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Team Hot Wheels: Origin of Awesome
A lot or a little?
The parents' guide to what's in this movie.
What parents need to know
Parents need to know that Team Hot Wheels: The Origin of Awesome introduces a new line of characters, cars, and linked products in Mattel's nearly half-century-old Hot Wheels franchise. Much more than a generic toy advertisement, however, this movie's goal is to stand on its own as quality comic entertainment. Only very young kids, not yet fully aware of the difference between cartoon and real action, will find anything scary. The not-so-villainous bad guys are funny rather than evil: for example, a gigantic, rampaging Abe Lincoln and a huge pizza that bites back. Of course, the film has the necessary Hot Wheels features: speedy cars, a fast pace, noisy crashes and booms. And there's some potty humor ("poop," "butt kickers") along with a scattering of burps and farts. Significant, respectful ethnic diversity enhances the comedy. Still, all the main human characters are male.
- Parents say
- Kids say
What's the story?
When a sinister black car shows up in their quiet hometown, releasing endless orange Hot Wheels tracks in the sky along with stifling clouds of fuchsia smoke and mutant monsters, Team Hot Wheels is called into action. The four kid drivers on the Team are classic "types": Gage, the speedster (voiced by Grant George); Rhett, a New Age guru who's in touch with his karmic "chi" (voiced by David Lodge); Wyatt, a full-of-himself Southern stunt man (voiced by Nicholas Roye); and Brandon, a gadget geek-brainiac (voiced by Ben Diskin). Guided by their mentor, adult mechanic Larry (voiced by Faruq Tauheed), the team must quit squabbling among themselves and then band together to stop that black car and save the townspeople from disaster.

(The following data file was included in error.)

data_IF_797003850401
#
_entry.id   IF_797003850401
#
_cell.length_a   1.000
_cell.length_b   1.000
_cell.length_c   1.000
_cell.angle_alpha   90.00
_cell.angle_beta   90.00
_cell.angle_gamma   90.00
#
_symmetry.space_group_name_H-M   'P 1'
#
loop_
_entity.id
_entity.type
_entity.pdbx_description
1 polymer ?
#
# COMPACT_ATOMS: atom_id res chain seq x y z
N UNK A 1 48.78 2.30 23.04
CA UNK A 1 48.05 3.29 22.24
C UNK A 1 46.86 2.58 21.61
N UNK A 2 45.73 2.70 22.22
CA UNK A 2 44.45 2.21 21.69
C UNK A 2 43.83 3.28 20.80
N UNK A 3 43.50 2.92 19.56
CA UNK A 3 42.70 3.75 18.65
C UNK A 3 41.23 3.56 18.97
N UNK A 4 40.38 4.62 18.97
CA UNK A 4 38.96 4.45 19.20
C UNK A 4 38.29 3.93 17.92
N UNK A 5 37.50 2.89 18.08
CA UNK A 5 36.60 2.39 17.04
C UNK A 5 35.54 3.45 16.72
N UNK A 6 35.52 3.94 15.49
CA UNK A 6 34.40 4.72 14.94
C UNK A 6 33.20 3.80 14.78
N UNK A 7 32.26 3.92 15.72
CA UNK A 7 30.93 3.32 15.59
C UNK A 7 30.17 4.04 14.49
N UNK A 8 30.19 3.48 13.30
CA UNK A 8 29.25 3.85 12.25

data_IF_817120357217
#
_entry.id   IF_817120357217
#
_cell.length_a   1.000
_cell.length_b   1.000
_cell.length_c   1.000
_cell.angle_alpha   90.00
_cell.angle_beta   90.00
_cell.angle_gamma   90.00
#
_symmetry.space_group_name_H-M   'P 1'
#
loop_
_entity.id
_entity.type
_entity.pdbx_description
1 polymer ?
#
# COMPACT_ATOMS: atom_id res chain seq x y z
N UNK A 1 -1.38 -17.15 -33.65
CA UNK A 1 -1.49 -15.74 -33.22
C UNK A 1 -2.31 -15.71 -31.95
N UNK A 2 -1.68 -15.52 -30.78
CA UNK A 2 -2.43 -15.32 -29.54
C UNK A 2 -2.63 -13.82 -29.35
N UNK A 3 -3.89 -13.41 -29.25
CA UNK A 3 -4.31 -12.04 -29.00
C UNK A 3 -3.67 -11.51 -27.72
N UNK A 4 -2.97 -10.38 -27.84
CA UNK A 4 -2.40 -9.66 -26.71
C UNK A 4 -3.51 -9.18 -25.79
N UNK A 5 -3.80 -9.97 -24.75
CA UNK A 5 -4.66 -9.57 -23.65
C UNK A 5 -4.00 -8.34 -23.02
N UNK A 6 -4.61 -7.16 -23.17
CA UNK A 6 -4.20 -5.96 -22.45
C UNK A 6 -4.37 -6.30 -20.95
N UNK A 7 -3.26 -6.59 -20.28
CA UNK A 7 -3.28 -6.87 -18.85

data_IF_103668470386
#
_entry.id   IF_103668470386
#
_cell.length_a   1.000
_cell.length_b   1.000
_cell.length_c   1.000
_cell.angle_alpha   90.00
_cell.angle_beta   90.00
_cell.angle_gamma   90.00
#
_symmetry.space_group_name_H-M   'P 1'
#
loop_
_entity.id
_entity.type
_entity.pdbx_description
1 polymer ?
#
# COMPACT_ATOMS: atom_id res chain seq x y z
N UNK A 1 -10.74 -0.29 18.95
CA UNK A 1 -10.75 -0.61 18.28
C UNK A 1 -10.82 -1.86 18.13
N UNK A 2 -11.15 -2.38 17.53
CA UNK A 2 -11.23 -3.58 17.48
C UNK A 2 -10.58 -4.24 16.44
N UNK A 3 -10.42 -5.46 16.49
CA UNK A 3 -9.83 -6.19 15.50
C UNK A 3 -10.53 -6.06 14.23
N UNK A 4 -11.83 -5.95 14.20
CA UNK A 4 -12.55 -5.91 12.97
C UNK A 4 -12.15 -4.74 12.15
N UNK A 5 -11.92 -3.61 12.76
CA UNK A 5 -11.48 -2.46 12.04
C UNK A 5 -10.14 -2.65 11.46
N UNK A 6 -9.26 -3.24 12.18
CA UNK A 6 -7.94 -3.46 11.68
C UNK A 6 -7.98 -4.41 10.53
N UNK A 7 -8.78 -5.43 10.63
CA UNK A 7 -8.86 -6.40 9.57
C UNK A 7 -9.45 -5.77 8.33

Is it any good?
This movie has distinctive characters and fine performances all around, very funny writing, crisp and inventive animation, and plenty of comic action. The jokes arrive as fast as the cars (for example, a shark receiving the Heimlich maneuver, and a "gator-whisperer"). The mischief makers are wonderfully clever, all familiar-but-mutated animals, people, and objects. Larry, the Team coach, and his robotic sidekick add to the fun. Be forewarned, it's a bit long and the messages may get repetitious, but the movie's virtues outweigh its minor flaws.
It's an interesting concept: selling traditional, well-known, and beloved toys by releasing a very funny, character-driven movie that will appeal to adults as well as kids and that will hold up for repeated viewings. The Lego Movie did it but with a much bigger budget, movie stars, and a major studio launch. TEAM HOT WHEELS: THE ORIGIN OF AWESOME manages to accomplish a similar feat on a smaller scale.
Talk to your kids about ...
Families can talk about the villains (antagonists) in this movie. How are they different from the bad guys in most animated movies? Are they meant to be scary?
What is Boss Larry's goal for the team in this movie? How does he accomplish it?
Create your own car and driver who might join Team Hot Wheels. What special skill could your driver have? How would that skill help the Team?
Themes & Topics
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Common Sense Media's unbiased ratings are created by expert reviewers and aren't influenced by the product's creators or by any of our funders, affiliates, or partners.